Mozambique: Sparrow-Sized Bat Confirmed As Mozambique’s Newest Mammal

A small insect-eating bat has been confirmed as Mozambique’s newest species of mammal after more than a decade of intensive study by scientists who used near-invisible “mist nets” to catch their first specimens.

The Namuli horseshoe bat lives in threatened forests around Mount Namuli – Mozambique’s second highest peak – in the northern Zambezia Province.

The 13-year delay after first collection shows the rigour of the scientific processes that have to be gone through before an announcement of a new species can be communicated publicly.

In this case, the scientists studying the bat had to refer to specimens of its closest relatives in museum collections in South Africa, Malawi, Germany and Switzerland.

But the delay wasn’t all bad, said Julian Bayliss, one of the scientists behind the discovery. It did in fact aid the team: over the same period, improvements in technology to assess the DNA of the new bat species helped the scientists obtain irrefutable proof that the specimens they had collected were new to science.

“I think, even though it took so long to publish this paper, we got a much better paper,” Bayliss told RFI.

To catch the bat, the scientists used traps and mist nets made of such fine material that they were able to evade detection by the bats’ sonar.

Bats always remember

Horseshoe bats, which have brown fur and tiny black eyes no bigger than mustard seeds, are sparrow-sized and named for the horseshoe-shaped structures on their faces that are used for echolocating – or sending out soundwaves – to help them to navigate or catch flying insects.

“The thickness of the net is thinner than the ability of the bat’s sonar to echolocate and decide and determine there is something in front of it,” explained Bayliss.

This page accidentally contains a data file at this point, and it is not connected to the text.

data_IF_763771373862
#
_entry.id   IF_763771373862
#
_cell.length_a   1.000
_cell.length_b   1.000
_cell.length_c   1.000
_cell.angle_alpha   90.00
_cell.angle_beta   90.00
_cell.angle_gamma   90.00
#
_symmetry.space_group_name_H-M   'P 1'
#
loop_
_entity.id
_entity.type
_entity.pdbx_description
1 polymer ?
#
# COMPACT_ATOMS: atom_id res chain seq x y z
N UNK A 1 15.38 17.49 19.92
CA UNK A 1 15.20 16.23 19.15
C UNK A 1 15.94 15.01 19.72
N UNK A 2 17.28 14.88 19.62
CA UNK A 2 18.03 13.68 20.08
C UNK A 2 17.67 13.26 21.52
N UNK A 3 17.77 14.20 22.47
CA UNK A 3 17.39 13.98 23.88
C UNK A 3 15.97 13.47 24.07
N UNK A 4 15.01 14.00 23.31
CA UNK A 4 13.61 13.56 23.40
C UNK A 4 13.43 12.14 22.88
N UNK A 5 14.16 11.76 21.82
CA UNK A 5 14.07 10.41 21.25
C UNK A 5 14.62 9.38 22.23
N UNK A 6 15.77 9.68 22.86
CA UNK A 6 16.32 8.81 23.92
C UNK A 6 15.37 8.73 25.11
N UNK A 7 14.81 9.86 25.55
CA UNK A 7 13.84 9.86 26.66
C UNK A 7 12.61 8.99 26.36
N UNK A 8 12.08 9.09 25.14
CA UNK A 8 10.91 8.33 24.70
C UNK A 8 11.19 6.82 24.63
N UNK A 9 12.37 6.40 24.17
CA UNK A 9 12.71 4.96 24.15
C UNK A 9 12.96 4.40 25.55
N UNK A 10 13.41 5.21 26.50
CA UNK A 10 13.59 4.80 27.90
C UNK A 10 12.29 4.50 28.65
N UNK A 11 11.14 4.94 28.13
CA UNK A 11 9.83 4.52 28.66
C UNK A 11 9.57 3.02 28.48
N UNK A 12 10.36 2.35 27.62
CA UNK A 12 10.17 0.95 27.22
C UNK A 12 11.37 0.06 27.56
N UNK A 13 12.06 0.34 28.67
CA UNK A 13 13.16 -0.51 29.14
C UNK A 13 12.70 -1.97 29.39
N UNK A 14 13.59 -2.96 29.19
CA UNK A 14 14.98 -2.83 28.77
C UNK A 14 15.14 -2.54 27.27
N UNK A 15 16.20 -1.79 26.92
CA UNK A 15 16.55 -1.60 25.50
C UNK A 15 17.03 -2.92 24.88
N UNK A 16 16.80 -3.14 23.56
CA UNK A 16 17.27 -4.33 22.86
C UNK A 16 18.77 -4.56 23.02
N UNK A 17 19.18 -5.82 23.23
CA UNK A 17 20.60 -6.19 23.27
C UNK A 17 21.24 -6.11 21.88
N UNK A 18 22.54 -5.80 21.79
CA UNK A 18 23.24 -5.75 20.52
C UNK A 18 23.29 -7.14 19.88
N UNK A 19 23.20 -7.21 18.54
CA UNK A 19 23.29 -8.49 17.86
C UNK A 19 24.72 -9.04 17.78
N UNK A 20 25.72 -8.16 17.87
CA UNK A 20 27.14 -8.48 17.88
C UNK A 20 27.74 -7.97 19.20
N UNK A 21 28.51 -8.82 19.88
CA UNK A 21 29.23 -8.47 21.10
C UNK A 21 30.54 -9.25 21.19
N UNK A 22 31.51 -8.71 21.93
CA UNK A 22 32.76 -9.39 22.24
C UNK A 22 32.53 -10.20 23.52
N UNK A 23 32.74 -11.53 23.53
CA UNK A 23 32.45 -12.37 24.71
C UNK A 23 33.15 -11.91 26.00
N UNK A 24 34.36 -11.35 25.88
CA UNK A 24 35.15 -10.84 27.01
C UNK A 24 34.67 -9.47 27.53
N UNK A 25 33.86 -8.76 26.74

The nets work most of the time. Sometimes, however, they accumulate moisture on the filaments, or blow in the wind. Bats are then alerted to the presence of a trap.

“If they do detect it, the next night they will go around it automatically,” Bayliss said. “You really have to catch them on the first night or the second night.

After that they have picked up and they remember that there is a net there and they’ll fly around it and avoid it.”

The traps have to be monitored at all times. If captured bats are left too long in the nets, they can bite through their own wings trying to escape.

Harp traps were also used by the team. These are devices that catch bats as they fly through fine, vertically-strung fishing lines and fall down unharmed into collection bags beneath.

Saving the forests

Now that the difficult task of collecting and describing a new species is complete, the challenge will be to protect Namuli’s remnant patches of moist evergreen forest. An estimated 24,000 people live around the mountain, which rises to 2,400 metres at its summit.

The human communities depend on the mountain’s resources for survival. Forests are being felled to grow small patches of potatoes and other crops.

The Namuli horseshoe bat does live in places other than Mount Namuli. They’ve been recorded on the Nyika plateau in northern Malawi, and in southern Tanzania.

But by naming the species after the Mozambican mountain, Bayliss and his colleagues hope to draw the world’s attention to the threats it faces.

“Since 2009, Namuli has suffered a significant loss in its wet forest,” the authors state in their bat study published in the journal Acta Chiropterologica. “At current rates of loss, the forest would disappear entirely by 2025.”

The forests are home to other important species including a bird only found in Mozambique – the small warbler-like Namuli apalis. But while bats and apalises have wings to move to other remnant forest patches; Namuli’s sedentary species like chameleons and snakes have no other place to go.

Local conservation groups are working to slow down forest loss. One group, Nitidae, reports that annual deforestation around Mount Namuli slowed to around 2 percent in 2020, from more than 8 percent between 2015 and 2018.


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